Understanding Kick Tolerance and Its Significance in Drilling Planning and Execution
- K.P. Redmann Jr. (Chevron U.S.A. Inc.)
- Document ID
- Society of Petroleum Engineers
- SPE Drilling Engineering
- Publication Date
- December 1991
- Document Type
- Journal Paper
- 245 - 249
- 1991. Society of Petroleum Engineers
- 1.14.1 Casing Design, 1.1 Well Planning, 1.6.10 Running and Setting Casing, 1.11.2 Drilling Fluid Selection and Formulation (Chemistry, Properties), 1.2.1 Wellbore integrity, 1.10 Drilling Equipment, 1.6 Drilling Operations, 1.7.5 Well Control, 5.3.2 Multiphase Flow, 6.1.5 Human Resources, Competence and Training, 1.11 Drilling Fluids and Materials
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Kick tolerance is a drilling parameter that has prompted both confusion and misunderstanding in the drilling industry, yet its importance to drilling engineers may be increasing exponentially. The increasing number of worldwide drilling catastrophes may spur government agencies to tighten controls on casing-setting-depth criteria, requiring pipe to be set once minimal kick tolerance values are reached. A thorough understanding of kick tolerance is necessary in both drilling operations and casing program design. Confusion involving kick tolerance may be attributed to the concept of zero gain, which is commonly referred to in many accepted definitions of kick tolerance. This paper presents an innovative approach to determining true kick tolerance that not only incorporates the conditions of an influx within the wellbore but also considers the possible reductions in kick tolerance caused by the circulation of that influx from the wellbore. New techniques are available for hand-held calculators, which are now more accurate in determining influx pressure and volume anywhere within the wellbore, A typical well example with illustrations describes kick tolerance and emphasizes the influence of other drilling parameters. Integration of kick-tolerance considerations into the well planning process also is demonstrated.
The concept of kick tolerance has been controversial in the drilling industry. Many say it fosters a false sense of security. Much confusion can be credited to the term "zero gain," which is used in this commonly accepted definition: kick tolerance is the maximum increase in mud weight allowed by the pressure integrity test of the casing shoe with no influx (zero gain) in the wellbore. To the drilling hand on the rig, this means, "How much I can weight up to kill the well without breaking down the shoe, assuming zero pit gain?" All too often, the zero-gain condition is either misunderstood or omitted entirely.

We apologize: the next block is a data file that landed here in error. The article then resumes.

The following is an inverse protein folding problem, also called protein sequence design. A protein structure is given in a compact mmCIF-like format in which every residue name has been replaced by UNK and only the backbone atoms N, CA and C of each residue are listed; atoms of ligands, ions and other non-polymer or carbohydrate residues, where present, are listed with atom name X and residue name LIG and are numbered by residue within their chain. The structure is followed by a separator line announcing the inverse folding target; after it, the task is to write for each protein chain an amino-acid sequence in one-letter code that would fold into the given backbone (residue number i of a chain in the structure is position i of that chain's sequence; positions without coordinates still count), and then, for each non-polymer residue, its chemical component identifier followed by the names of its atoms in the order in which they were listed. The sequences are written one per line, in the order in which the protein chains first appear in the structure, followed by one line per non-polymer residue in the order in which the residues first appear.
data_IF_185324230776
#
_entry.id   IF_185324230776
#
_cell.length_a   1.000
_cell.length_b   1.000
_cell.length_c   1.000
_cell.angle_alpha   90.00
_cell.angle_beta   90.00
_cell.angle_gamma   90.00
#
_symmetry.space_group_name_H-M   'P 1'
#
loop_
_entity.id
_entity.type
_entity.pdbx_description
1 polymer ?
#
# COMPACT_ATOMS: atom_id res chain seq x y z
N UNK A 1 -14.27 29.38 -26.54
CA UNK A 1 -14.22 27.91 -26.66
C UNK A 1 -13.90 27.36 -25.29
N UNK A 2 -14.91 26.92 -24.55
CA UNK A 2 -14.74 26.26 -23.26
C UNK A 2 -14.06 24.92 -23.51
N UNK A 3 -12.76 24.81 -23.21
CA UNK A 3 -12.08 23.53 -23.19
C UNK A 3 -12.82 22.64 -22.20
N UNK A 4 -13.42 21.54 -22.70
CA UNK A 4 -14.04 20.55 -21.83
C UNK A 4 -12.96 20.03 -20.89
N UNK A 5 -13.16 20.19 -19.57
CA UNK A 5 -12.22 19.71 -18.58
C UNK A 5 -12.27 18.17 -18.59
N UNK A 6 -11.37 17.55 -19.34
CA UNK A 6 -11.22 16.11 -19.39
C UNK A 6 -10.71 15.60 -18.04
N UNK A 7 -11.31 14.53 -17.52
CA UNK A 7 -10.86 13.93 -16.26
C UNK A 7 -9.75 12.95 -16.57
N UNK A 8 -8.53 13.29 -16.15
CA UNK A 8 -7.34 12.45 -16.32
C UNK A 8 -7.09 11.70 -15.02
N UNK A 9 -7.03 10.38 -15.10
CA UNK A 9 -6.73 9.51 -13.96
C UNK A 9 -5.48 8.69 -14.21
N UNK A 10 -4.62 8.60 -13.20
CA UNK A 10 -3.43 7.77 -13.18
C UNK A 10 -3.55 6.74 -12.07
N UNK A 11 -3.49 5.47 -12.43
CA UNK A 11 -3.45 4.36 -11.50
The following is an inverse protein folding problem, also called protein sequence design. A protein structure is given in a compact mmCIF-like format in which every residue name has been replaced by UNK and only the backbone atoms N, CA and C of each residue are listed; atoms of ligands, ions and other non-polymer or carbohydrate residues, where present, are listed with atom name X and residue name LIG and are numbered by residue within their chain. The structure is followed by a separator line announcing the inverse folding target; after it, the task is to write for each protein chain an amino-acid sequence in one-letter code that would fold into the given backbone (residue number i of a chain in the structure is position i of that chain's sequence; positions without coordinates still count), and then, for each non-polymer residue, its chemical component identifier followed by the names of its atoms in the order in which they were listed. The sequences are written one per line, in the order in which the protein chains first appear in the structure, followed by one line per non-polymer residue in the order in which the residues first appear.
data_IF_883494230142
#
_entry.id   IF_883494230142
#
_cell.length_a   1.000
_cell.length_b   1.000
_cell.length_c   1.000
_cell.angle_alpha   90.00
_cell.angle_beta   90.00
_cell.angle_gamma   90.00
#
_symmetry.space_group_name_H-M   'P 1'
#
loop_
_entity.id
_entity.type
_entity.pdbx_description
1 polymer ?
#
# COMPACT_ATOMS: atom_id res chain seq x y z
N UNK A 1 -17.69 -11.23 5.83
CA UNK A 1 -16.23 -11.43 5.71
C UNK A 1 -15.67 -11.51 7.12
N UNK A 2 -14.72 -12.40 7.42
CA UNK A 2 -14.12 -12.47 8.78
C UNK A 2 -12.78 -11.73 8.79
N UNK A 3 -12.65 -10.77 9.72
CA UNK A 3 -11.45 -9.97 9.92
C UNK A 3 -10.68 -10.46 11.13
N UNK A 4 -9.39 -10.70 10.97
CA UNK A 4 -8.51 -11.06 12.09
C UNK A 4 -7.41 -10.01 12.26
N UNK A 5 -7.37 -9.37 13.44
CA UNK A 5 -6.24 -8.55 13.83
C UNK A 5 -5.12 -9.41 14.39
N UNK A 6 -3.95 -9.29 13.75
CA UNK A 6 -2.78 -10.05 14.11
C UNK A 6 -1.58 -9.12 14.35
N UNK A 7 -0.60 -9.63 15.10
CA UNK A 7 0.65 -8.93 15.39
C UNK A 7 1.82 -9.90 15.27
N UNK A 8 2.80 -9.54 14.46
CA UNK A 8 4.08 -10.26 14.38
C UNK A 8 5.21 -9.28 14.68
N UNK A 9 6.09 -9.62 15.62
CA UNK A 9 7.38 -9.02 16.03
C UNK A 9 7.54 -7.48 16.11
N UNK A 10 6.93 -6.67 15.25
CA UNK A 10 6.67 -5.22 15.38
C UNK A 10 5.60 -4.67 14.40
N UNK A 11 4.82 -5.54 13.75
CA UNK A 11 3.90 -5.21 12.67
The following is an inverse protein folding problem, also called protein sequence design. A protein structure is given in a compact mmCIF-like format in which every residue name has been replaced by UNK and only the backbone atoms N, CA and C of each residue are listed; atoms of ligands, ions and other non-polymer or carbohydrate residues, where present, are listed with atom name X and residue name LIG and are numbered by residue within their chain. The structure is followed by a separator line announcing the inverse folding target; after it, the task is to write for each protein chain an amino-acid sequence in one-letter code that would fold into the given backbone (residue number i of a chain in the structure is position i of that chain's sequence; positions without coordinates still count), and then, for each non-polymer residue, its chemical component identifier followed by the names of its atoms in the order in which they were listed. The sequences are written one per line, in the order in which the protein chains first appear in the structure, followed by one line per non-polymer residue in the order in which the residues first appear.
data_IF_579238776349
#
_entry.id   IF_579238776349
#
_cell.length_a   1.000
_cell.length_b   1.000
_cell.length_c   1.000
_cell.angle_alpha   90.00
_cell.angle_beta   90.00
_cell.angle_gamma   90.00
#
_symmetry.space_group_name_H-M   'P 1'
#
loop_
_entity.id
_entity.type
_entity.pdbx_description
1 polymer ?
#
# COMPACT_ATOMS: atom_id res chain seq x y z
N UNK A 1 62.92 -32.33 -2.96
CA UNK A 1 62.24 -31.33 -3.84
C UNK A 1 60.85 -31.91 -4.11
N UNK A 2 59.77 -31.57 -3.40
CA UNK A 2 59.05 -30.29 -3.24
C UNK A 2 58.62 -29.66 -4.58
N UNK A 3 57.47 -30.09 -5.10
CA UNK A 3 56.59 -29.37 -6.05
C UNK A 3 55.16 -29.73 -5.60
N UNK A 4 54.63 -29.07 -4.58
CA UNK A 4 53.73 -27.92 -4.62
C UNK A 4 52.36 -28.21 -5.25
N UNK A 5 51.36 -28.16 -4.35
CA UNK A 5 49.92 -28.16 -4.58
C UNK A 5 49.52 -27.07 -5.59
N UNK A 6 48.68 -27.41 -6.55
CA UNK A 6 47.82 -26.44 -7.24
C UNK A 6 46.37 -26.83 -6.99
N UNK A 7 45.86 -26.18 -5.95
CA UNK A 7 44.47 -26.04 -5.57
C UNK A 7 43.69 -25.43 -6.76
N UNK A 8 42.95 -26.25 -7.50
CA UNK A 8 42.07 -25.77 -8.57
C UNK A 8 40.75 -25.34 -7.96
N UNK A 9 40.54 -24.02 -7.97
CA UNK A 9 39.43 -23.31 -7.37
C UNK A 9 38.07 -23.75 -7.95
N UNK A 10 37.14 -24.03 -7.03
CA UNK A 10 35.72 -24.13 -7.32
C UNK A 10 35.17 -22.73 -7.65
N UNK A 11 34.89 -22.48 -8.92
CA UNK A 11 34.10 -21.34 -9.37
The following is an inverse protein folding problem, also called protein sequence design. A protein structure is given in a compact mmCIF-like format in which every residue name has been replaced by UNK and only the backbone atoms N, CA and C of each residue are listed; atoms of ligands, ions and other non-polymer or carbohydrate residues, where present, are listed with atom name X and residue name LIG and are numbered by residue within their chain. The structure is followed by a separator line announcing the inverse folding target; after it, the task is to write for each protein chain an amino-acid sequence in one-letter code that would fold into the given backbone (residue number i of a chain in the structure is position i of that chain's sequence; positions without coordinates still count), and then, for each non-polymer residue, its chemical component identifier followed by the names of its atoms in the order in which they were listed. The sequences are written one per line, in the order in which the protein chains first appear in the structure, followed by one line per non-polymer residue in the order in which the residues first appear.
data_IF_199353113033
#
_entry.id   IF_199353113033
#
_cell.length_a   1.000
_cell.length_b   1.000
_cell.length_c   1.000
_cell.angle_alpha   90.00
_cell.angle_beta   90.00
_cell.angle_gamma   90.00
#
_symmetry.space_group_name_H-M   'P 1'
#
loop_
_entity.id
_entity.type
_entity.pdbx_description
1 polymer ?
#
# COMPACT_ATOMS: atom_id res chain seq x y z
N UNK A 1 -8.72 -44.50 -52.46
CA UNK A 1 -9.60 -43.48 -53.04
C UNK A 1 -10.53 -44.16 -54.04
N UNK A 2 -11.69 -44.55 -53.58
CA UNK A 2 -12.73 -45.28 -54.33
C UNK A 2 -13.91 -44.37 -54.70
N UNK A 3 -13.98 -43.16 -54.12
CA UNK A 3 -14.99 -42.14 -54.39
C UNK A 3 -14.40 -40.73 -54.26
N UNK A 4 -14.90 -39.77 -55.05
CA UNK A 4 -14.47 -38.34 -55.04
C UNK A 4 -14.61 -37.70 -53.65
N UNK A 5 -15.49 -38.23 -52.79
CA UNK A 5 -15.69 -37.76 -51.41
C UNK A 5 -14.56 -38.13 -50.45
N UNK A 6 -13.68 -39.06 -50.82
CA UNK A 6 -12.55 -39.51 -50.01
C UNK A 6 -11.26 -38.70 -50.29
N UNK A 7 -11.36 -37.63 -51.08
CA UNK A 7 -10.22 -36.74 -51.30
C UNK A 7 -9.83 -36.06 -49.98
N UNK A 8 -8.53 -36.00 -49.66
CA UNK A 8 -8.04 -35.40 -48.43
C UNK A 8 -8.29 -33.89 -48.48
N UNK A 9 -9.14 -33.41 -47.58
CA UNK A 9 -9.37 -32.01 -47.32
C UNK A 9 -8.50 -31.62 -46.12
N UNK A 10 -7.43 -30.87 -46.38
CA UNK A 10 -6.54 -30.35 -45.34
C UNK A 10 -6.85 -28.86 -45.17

Previously published papers have defined kick tolerance in terms of a particular field or operation, developing equations that include safety factors, trip margins, and pit gains common to that environment. Although interesting and discernible to the drilling engineer this may add to the confusion of the average field drilling hand. In addition, governmental regulations may lead to further misunderstanding when improperly interpreted. Minerals Management Service 250.54(a)(6) states, "A safe margin, as approved by the District Supervisor, shall be maintained between the mud weight in use and the equivalent mud weight at the casing shoe as determined in the pressure integrity test."
Although each well should be considered individually in the de-termination of such a safe margin, many contend that the futurwill see a standard value for this parameter defined as 0.5 lbm/gal. This requirement could mislead many drillers into believing that they can continue to drill until the mud weight equals exactly 0.5 lbm/gal less than their shoe test.
For a better understanding of kick tolerance, the derivation of the kick tolerance equation, based on the above definition, is presented. This equation encompasses the effects of an influx in the presented. This equation encompasses the effects of an influx in the well-bore at initial shut-in conditions. And, of course, no examination of kick tolerance would be complete without consideration of the effects as the influx is circulated from the wellbore.
It is likely that government regulatory agencies may soon dictate not only a minimum value for kick tolerance, but also the method of determining that value. A thorough understanding of kick tolerance and how to calculate it while drilling are very important for the drilling representative at the rigsite.
The drilling engineer in the office also must consider kick tolerance during the well design. Pore pressure and fracture gradient information, if available, are excellent when used effectively to select casing setting points. However, kick tolerance must also be incorporated, especially in the case of long, openhole sections. Other factors, such as hole stability, may require an increase in mud weight. Should this occur, the minimum allowable kick tolerance may be experienced earlier than anticipated, and governmental regulations may require casing setting.
Studies have shown an increase in the number of blowouts worldwide, resulting in escalating costs and increasing liability. The drilling program may soon come under close scrutiny by the various government agencies, which win undoubtedly set stricter guidelines for the drilling of all wells, possibly including kick tolerance.
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